Those with reservations will be contacted directly by the Iowa Department of Natural Resources’ Parks, Forests and Preserves Bureau. 

State Parks, Forests and Preserves remain open for day use, but visitors are reminded to abide the social distancing rules and not gather in groups.

Iowa National Guard

  • The Guard has closed the Iowa Gold Star Military Museum, the Camp Dodge Wellness Center and the USO. All armory and facility rentals are canceled through May 19.
  • Upcoming drill and training periods are postponed, canceled or altered to avoid large crowds.
  • Non-essential travel for service members and federal employees is prohibited. 
  • Telework options are reducing the number of personnel in facilities.
  • Mission essential personnel are maintaining critical functions and operations. 
  • Soldiers are continuing to prepare for upcoming overseas deployments, with screening protocols to mitigate the risk of COVID-19 exposure. 

Iowa Courts

Iowa courts will remain open to the fullest possible extent while protecting public health. Find courts-related COVID-19 updates

Iowa Supreme Court Chief Justice Susan Christensen has essentially stopped the clock for various legal proceedings to comply with limits on large gatherings.

Child welfare and juvenile justice order

On April 6, the Iowa Supreme Court issued a supervisory order that the Juvenile Court should allow room for exceptions to in person family time. It temporarily authorizes virtual family time in lieu of in person family time. Implementation will be monitored, and on or before May 1, the Court will decide whether to terminate, modify or extend the order. 

Beware of scams

Price gouging

Iowa’s disaster declaration triggers the state’s price-gouging rule. It is illegal to raise prices unreasonably, though prices may be somewhat higher than normal because sellers also often incur increased costs during times of emergency.  

The Iowa Attorney General has created a new form to report price gouging, as the number of reports continues to rise during the COVID-19 pandemic. Consumers can complete the form on the attorney general’s website

6 cyber security tips

Cybercriminals are quick to take advantage of disasters and emergency situations by luring you into sharing sensitive information. Public safety officials offer these tips to protect yourself from malicious online activity:  

1. Keep personal and financial information out of emails, and don’t respond to emails requesting this information.

2. Use extreme caution with email attachments and links if you have any doubt about the sender.

3. Access only trusted online medical resources to ensure the most current, fact-based information about COVID-19. Proactively visit the official CDC website at Coronavirus.Gov.

4. Visit official State of Iowa agency websites and social media accounts, including: 

5. Verify a charity’s authenticity before making donations. Review the Federal Trade Commission’s page on Charity Scams.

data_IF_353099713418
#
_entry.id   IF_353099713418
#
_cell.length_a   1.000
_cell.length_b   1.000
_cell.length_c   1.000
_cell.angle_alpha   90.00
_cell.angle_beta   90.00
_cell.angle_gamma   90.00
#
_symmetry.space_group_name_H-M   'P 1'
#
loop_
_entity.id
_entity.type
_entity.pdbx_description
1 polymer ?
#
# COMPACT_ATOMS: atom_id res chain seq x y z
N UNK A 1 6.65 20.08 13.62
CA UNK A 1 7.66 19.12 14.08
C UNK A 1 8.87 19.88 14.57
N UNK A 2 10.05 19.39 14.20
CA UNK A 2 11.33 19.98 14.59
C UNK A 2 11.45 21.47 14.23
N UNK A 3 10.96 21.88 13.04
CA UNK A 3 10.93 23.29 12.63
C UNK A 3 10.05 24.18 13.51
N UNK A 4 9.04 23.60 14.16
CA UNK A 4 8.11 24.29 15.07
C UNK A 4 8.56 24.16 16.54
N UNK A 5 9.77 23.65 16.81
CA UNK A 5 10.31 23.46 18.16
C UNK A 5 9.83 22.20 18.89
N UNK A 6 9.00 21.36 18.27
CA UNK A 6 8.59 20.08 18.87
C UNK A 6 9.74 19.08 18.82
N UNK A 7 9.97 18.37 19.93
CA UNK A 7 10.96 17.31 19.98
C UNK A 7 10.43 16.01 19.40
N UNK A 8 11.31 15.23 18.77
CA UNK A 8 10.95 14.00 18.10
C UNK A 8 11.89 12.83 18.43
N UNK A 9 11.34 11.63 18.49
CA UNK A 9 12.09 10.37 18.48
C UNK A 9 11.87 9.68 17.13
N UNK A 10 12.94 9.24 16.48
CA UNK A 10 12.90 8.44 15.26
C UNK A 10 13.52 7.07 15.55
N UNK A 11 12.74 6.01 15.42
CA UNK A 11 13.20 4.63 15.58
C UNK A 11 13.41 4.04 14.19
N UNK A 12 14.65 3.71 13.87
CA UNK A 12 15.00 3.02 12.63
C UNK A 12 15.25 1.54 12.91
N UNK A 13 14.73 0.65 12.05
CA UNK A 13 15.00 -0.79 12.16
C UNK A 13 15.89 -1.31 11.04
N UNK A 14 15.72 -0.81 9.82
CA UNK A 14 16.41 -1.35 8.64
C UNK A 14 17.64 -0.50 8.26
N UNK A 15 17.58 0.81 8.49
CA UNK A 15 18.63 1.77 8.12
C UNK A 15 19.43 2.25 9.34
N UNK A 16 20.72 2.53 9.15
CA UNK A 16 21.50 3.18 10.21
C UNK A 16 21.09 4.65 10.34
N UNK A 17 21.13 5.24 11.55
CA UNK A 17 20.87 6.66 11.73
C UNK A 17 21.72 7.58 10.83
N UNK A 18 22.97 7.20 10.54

6. Stay abreast of U.S. cyber threats to mitigate business risk. Review Risk Management for COVID-19, which is continuously updated to reflect emerging threats.

For more information, as well as how to report Internet crimes, scams or identity theft, go to dps.iowa.gov/covid-19-coronavirus-6-tips-increase-cyber-security.

Beware of investment schemes

The Iowa Insurance Division is alerting investors to be on guard against an anticipated surge of fraudulent investment schemes amid the ongoing COVID-19 pandemic.

Iowans can contact the Iowa Insurance Division at iid.iowa.gov or 877-955-1212.  

Schemes to watch for

  • Private placements and off-market securities. Scammers will take advantage of concerns with the regulated securities market to promote off-market private deals. Private securities transactions are not subject to review by federal or state regulators, nor are they subject to due diligence by a broker-dealer or investment adviser. Only invest in private offerings if you understand the industry and have independently verified the facts.     
  • Gold, silver and other commodities. Scammers may also take advantage of the decline in the public securities markets by selling fraudulent investments in gold, silver and other commodities that are not tied to the stock market.
  • Recovery schemes. Retail investors should be wary of buy-low sell-high recovery schemes. Investors needs to understand the risks associated with any prediction of future performance and recognize that gains in the markets may not correlate with the profitability of their investments.
  • Get-rich-quick schemes. Scammers will falsely tout their ability to quickly earn guaranteed returns that can be used to pay for rent, utilities or other expenses. They also target retirees and senior citizens, falsely claiming they can quickly and safely recoup any losses to their retirement portfolios. If it sounds too good to be true, it probably is.
  • Replacement and swap schemes. Investors should be wary of any unlicensed person encouraging them to liquidate their investments and use the proceeds to invest in more stable, more profitable products.
  • Real estate schemes. Scammers often promote these schemes as safe and secure. However, real estate investments present significant risks, and changes to the economy and the real estate market may negatively impact the performance of the products.

How to protect yourself

  • Ask questions and research the investment and person offering it. The salesperson and the investment should be properly licensed or registered. This information can be confirmed by the Iowa Insurance Division. Investors also can check FINRA’s BrokerCheck.
  • Don’t fall for phishing scams. Phishing is a type of cyber-attack in which the attacker pretends to be a legitimate organization in order to steal your data or money.
  • There are no miracle cures. Scientists and medical professionals have yet to discover a medical breakthrough or have developed a vaccine or means to cure COVID-19.
  • Avoid fraudulent charity schemes. White-collar criminals may pose as charities soliciting money for those affected by COVID-19. Think with your head and not with your heart. If you want to donate to a cause, you should work with a legitimate, established organization.
  • Be wary of schemes tied to government assistance or economic relief. The federal government may send checks to the public as part of an economic stimulus effort. It will not, however, require the prepayment of fees, the advance payment of a processing fee or any other type of charge. In addition, no federal or state government agency will call you and ask for personal information.